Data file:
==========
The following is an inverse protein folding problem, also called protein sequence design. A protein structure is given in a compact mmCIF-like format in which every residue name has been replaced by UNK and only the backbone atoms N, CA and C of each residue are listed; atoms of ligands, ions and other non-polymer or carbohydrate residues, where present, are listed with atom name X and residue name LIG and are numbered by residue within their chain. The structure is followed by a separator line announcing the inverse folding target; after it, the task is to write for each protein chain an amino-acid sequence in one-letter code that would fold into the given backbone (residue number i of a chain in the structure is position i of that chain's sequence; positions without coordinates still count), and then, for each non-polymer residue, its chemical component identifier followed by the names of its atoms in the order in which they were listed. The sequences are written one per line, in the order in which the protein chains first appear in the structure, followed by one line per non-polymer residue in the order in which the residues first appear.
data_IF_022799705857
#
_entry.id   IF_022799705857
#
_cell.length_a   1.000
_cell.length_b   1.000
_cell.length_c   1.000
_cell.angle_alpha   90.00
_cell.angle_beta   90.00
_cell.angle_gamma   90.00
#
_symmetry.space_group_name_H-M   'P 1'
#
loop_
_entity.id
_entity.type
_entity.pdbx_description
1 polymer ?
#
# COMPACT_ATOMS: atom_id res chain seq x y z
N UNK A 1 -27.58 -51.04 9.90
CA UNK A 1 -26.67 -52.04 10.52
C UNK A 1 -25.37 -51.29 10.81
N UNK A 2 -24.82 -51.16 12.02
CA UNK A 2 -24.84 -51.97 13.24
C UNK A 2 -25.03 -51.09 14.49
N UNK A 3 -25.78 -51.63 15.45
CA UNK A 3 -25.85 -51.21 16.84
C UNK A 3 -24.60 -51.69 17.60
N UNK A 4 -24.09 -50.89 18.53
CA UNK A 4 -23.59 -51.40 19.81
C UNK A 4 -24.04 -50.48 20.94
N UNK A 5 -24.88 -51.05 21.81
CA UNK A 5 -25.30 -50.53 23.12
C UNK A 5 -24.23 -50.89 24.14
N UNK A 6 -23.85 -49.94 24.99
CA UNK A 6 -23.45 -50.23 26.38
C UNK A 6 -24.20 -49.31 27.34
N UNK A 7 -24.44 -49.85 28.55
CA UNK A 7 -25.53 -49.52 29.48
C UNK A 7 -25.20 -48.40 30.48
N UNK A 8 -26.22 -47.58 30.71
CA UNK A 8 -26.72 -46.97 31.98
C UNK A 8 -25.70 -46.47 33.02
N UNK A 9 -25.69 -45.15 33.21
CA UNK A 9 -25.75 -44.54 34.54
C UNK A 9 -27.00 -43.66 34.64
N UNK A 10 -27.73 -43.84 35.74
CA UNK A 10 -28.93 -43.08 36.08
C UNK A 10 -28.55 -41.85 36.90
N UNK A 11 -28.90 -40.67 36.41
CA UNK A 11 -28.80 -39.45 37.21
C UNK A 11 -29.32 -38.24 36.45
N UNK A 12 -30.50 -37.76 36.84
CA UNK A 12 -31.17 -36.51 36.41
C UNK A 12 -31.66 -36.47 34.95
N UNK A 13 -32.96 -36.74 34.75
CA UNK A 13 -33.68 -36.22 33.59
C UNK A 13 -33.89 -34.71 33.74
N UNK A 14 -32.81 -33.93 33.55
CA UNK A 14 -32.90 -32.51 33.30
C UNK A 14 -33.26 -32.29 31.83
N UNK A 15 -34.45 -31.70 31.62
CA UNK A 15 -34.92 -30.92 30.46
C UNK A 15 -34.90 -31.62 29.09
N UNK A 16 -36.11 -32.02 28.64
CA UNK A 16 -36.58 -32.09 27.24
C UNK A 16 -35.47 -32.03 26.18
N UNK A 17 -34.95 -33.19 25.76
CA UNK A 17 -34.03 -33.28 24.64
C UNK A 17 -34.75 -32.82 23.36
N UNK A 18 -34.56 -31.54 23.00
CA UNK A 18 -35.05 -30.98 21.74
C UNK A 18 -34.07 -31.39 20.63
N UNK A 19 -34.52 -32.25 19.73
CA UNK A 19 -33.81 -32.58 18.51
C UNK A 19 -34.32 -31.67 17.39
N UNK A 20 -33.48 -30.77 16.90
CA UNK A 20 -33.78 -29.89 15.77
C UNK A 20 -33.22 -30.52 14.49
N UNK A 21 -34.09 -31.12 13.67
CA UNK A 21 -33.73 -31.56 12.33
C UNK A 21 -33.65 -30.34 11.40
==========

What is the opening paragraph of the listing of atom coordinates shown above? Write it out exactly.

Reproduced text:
The following is an inverse protein folding problem, also called protein sequence design. A protein structure is given in a compact mmCIF-like format in which every residue name has been replaced by UNK and only the backbone atoms N, CA and C of each residue are listed; atoms of ligands, ions and other non-polymer or carbohydrate residues, where present, are listed with atom name X and residue name LIG and are numbered by residue within their chain. The structure is followed by a separator line announcing the inverse folding target; after it, the task is to write for each protein chain an amino-acid sequence in one-letter code that would fold into the given backbone (residue number i of a chain in the structure is position i of that chain's sequence; positions without coordinates still count), and then, for each non-polymer residue, its chemical component identifier followed by the names of its atoms in the order in which they were listed. The sequences are written one per line, in the order in which the protein chains first appear in the structure, followed by one line per non-polymer residue in the order in which the residues first appear.